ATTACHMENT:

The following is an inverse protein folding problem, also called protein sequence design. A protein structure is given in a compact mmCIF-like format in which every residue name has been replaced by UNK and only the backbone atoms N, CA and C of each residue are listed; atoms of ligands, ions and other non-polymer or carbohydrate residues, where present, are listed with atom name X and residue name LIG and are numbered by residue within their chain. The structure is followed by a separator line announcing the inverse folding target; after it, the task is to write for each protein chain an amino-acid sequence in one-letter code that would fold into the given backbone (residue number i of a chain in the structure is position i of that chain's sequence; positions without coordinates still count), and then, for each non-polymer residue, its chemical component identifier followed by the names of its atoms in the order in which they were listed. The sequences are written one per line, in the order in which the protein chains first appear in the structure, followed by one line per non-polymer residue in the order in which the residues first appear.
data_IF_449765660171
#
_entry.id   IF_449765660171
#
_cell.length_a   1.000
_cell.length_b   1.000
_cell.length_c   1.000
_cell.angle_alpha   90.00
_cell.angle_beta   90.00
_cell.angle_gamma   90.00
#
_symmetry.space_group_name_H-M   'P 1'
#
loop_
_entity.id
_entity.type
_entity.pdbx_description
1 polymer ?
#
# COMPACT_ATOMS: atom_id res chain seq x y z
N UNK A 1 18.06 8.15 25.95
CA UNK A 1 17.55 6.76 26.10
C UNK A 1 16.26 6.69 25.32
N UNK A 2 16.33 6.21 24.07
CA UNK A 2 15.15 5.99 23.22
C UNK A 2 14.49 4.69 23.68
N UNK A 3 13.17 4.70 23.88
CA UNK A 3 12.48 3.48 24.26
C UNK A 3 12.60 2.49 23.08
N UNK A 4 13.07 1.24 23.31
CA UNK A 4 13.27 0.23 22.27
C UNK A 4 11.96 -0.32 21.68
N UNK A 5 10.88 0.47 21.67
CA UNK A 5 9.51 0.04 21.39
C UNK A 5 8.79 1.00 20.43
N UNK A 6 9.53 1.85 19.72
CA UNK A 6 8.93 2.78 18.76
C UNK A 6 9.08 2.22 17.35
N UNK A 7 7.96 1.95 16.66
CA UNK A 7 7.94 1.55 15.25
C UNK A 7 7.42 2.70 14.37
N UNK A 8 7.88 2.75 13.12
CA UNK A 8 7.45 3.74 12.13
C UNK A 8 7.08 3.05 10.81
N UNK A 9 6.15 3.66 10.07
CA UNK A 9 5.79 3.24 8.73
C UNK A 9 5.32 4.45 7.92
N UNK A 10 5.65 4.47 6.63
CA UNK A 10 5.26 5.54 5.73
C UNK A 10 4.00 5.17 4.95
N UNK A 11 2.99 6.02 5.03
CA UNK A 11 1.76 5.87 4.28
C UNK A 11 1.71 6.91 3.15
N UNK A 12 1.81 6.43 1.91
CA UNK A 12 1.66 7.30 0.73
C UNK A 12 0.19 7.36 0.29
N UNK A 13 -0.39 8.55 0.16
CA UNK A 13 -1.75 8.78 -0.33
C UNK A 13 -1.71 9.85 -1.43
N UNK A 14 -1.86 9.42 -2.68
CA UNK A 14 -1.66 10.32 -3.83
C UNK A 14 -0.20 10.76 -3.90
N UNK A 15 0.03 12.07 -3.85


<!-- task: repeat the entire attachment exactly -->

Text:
The following is an inverse protein folding problem, also called protein sequence design. A protein structure is given in a compact mmCIF-like format in which every residue name has been replaced by UNK and only the backbone atoms N, CA and C of each residue are listed; atoms of ligands, ions and other non-polymer or carbohydrate residues, where present, are listed with atom name X and residue name LIG and are numbered by residue within their chain. The structure is followed by a separator line announcing the inverse folding target; after it, the task is to write for each protein chain an amino-acid sequence in one-letter code that would fold into the given backbone (residue number i of a chain in the structure is position i of that chain's sequence; positions without coordinates still count), and then, for each non-polymer residue, its chemical component identifier followed by the names of its atoms in the order in which they were listed. The sequences are written one per line, in the order in which the protein chains first appear in the structure, followed by one line per non-polymer residue in the order in which the residues first appear.
data_IF_449765660171
#
_entry.id   IF_449765660171
#
_cell.length_a   1.000
_cell.length_b   1.000
_cell.length_c   1.000
_cell.angle_alpha   90.00
_cell.angle_beta   90.00
_cell.angle_gamma   90.00
#
_symmetry.space_group_name_H-M   'P 1'
#
loop_
_entity.id
_entity.type
_entity.pdbx_description
1 polymer ?
#
# COMPACT_ATOMS: atom_id res chain seq x y z
N UNK A 1 18.06 8.15 25.95
CA UNK A 1 17.55 6.76 26.10
C UNK A 1 16.26 6.69 25.32
N UNK A 2 16.33 6.21 24.07
CA UNK A 2 15.15 5.99 23.22
C UNK A 2 14.49 4.69 23.68
N UNK A 3 13.17 4.70 23.88
CA UNK A 3 12.48 3.48 24.26
C UNK A 3 12.60 2.49 23.08
N UNK A 4 13.07 1.24 23.31
CA UNK A 4 13.27 0.23 22.27
C UNK A 4 11.96 -0.32 21.68
N UNK A 5 10.88 0.47 21.67
CA UNK A 5 9.51 0.04 21.39
C UNK A 5 8.79 1.00 20.43
N UNK A 6 9.53 1.85 19.72
CA UNK A 6 8.93 2.78 18.76
C UNK A 6 9.08 2.22 17.35
N UNK A 7 7.96 1.95 16.66
CA UNK A 7 7.94 1.55 15.25
C UNK A 7 7.42 2.70 14.37
N UNK A 8 7.88 2.75 13.12
CA UNK A 8 7.45 3.74 12.13
C UNK A 8 7.08 3.05 10.81
N UNK A 9 6.15 3.66 10.07
CA UNK A 9 5.79 3.24 8.73
C UNK A 9 5.32 4.45 7.92
N UNK A 10 5.65 4.47 6.63
CA UNK A 10 5.26 5.54 5.73
C UNK A 10 4.00 5.17 4.95
N UNK A 11 2.99 6.02 5.03
CA UNK A 11 1.76 5.87 4.28
C UNK A 11 1.71 6.91 3.15
N UNK A 12 1.81 6.43 1.91
CA UNK A 12 1.66 7.30 0.73
C UNK A 12 0.19 7.36 0.29
N UNK A 13 -0.39 8.55 0.16
CA UNK A 13 -1.75 8.78 -0.33
C UNK A 13 -1.71 9.85 -1.43
N UNK A 14 -1.86 9.42 -2.68
CA UNK A 14 -1.66 10.32 -3.83
C UNK A 14 -0.20 10.76 -3.90
N UNK A 15 0.03 12.07 -3.85